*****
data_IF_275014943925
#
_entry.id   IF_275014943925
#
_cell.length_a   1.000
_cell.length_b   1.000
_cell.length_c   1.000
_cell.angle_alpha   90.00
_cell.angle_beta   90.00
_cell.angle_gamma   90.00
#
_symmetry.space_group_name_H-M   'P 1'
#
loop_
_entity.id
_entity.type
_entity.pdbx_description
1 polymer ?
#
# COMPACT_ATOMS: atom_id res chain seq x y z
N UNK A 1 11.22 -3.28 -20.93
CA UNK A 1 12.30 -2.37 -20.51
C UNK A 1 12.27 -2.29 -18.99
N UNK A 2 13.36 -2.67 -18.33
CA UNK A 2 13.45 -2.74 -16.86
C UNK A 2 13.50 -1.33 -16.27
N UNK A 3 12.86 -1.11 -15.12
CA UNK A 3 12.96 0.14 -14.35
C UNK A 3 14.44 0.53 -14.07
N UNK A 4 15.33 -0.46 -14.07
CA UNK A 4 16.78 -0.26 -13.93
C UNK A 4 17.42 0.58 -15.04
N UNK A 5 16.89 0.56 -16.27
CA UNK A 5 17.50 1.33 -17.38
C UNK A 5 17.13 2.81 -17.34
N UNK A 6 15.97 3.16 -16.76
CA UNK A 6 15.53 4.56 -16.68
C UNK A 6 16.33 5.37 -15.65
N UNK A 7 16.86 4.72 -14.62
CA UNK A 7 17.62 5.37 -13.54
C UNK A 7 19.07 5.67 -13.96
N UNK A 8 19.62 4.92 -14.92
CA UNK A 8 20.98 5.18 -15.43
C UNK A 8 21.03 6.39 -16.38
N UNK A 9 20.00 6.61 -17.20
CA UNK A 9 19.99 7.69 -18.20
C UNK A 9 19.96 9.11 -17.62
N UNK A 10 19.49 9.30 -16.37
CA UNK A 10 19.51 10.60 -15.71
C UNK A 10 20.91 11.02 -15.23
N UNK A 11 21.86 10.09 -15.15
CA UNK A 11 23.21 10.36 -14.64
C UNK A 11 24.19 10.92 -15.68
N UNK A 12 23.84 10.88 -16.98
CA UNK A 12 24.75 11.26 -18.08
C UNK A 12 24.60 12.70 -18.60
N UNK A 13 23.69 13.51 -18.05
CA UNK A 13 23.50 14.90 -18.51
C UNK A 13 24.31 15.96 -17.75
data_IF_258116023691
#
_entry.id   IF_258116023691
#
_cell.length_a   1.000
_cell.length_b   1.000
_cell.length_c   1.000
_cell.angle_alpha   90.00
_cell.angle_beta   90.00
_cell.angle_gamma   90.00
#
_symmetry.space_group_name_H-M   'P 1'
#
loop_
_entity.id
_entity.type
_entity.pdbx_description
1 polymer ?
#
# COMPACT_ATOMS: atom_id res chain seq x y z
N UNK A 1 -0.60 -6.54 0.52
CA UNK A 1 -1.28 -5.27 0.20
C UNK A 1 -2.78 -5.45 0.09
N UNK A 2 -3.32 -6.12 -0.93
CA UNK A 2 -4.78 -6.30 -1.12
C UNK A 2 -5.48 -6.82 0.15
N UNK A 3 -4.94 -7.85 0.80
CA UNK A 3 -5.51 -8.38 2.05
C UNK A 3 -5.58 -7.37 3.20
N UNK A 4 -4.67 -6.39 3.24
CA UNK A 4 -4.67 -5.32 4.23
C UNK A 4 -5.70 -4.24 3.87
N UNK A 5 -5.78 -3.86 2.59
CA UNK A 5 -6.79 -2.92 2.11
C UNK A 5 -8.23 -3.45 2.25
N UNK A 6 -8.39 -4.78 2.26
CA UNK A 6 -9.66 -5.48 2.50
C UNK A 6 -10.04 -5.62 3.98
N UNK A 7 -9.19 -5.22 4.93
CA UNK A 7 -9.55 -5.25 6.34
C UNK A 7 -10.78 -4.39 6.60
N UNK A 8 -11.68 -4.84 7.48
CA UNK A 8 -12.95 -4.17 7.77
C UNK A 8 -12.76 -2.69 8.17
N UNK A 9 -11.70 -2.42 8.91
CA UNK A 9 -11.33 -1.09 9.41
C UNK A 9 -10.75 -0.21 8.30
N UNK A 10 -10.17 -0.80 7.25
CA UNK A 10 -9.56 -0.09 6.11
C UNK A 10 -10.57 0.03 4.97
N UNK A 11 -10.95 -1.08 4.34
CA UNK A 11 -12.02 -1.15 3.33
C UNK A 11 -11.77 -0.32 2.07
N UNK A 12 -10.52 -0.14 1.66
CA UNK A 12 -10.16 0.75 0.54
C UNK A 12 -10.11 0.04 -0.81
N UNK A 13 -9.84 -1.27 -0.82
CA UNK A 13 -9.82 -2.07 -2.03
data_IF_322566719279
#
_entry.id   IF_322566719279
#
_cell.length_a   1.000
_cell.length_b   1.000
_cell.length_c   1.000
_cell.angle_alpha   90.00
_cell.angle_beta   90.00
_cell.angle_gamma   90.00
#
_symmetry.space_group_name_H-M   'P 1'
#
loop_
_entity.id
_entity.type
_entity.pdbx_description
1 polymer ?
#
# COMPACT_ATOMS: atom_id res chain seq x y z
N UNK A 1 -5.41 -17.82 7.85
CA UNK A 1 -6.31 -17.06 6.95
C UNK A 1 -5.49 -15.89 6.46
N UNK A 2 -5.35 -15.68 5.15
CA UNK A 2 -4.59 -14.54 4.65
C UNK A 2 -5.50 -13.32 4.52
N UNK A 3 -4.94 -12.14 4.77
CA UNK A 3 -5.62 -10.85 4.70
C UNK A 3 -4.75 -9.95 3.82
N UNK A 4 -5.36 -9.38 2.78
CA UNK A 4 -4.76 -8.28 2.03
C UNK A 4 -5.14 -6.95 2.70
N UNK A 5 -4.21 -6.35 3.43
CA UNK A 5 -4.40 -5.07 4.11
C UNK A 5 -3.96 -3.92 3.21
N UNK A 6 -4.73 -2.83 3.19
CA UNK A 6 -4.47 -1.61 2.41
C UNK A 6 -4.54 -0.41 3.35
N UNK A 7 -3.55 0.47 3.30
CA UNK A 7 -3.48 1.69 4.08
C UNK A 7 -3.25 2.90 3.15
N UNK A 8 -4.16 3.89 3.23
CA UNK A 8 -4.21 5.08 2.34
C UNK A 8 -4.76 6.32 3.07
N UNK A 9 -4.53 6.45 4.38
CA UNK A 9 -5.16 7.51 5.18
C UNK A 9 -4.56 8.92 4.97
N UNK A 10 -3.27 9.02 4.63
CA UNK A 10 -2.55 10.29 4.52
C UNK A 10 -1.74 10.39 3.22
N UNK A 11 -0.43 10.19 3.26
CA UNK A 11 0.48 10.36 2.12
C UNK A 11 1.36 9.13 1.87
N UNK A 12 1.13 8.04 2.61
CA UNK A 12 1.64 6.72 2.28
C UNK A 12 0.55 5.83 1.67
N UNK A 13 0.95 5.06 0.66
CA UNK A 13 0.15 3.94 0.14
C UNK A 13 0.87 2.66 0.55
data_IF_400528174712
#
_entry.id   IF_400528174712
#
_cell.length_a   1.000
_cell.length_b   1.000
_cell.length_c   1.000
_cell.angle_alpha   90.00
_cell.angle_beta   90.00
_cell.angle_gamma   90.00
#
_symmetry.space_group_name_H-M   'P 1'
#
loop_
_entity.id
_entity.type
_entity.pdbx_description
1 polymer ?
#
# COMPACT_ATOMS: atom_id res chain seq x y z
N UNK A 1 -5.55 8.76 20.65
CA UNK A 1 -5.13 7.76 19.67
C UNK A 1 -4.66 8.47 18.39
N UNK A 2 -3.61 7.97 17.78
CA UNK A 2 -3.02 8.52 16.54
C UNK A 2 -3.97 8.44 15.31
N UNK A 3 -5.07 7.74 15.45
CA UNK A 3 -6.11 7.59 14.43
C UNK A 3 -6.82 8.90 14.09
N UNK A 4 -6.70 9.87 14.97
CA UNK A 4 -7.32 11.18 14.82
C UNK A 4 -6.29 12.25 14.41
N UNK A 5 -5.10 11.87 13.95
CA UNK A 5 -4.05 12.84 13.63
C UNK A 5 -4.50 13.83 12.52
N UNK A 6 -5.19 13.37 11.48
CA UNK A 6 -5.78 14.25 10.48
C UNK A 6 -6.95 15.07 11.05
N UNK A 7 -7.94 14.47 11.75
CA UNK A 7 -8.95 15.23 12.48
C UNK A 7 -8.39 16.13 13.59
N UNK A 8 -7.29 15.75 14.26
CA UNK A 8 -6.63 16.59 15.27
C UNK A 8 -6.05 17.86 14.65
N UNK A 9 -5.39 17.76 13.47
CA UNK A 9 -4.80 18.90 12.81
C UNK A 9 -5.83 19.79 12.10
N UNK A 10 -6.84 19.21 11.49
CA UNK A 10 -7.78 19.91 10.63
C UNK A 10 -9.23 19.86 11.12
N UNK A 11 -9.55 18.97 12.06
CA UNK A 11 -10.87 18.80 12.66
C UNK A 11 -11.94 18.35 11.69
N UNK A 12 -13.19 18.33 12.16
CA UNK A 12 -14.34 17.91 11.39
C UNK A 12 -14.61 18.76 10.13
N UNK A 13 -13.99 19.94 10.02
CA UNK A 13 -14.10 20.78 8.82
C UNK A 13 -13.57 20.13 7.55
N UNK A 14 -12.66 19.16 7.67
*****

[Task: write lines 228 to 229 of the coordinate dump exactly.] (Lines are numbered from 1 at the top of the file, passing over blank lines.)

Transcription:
CA UNK A 11 -10.87 18.80 12.66
C UNK A 11 -11.94 18.35 11.69